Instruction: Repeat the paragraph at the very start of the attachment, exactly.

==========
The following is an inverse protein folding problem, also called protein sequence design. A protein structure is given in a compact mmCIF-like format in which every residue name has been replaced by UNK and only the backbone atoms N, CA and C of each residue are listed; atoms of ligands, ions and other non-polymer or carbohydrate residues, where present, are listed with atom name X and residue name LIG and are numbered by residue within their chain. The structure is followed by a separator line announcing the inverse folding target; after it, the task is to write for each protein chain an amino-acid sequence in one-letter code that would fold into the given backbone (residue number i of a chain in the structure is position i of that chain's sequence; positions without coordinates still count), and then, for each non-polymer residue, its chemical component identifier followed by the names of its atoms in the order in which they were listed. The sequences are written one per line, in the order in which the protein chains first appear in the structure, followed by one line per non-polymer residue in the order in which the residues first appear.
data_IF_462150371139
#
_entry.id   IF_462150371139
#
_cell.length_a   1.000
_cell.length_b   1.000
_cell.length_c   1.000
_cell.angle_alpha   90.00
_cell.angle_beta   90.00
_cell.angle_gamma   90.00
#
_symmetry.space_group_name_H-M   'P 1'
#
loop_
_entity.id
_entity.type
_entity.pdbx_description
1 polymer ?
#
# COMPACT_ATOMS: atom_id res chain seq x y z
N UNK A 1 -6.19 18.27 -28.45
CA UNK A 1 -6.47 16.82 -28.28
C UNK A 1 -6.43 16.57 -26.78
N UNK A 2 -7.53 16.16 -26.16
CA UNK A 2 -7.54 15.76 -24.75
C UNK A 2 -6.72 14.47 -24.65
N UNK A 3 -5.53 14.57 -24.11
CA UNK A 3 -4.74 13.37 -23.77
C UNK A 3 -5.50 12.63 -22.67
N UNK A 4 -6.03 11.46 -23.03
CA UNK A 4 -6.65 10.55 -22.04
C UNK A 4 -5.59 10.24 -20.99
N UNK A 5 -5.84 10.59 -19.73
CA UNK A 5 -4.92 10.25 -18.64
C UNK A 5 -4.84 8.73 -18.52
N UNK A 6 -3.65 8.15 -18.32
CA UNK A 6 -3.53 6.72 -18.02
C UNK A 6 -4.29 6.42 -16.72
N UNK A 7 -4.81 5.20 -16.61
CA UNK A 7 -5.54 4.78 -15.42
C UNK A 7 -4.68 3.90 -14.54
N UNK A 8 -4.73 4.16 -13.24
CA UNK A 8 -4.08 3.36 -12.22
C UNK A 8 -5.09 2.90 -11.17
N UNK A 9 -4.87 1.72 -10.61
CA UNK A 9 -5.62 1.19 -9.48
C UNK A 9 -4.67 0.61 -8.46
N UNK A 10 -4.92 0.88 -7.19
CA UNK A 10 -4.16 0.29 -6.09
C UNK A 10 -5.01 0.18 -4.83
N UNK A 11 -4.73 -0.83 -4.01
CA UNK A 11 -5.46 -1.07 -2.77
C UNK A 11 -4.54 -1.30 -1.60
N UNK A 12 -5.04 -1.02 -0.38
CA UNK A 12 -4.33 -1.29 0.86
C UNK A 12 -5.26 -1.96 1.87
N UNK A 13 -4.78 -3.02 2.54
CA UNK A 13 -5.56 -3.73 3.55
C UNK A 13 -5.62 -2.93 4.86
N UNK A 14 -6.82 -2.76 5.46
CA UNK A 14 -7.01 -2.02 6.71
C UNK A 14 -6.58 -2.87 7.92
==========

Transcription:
The following is an inverse protein folding problem, also called protein sequence design. A protein structure is given in a compact mmCIF-like format in which every residue name has been replaced by UNK and only the backbone atoms N, CA and C of each residue are listed; atoms of ligands, ions and other non-polymer or carbohydrate residues, where present, are listed with atom name X and residue name LIG and are numbered by residue within their chain. The structure is followed by a separator line announcing the inverse folding target; after it, the task is to write for each protein chain an amino-acid sequence in one-letter code that would fold into the given backbone (residue number i of a chain in the structure is position i of that chain's sequence; positions without coordinates still count), and then, for each non-polymer residue, its chemical component identifier followed by the names of its atoms in the order in which they were listed. The sequences are written one per line, in the order in which the protein chains first appear in the structure, followed by one line per non-polymer residue in the order in which the residues first appear.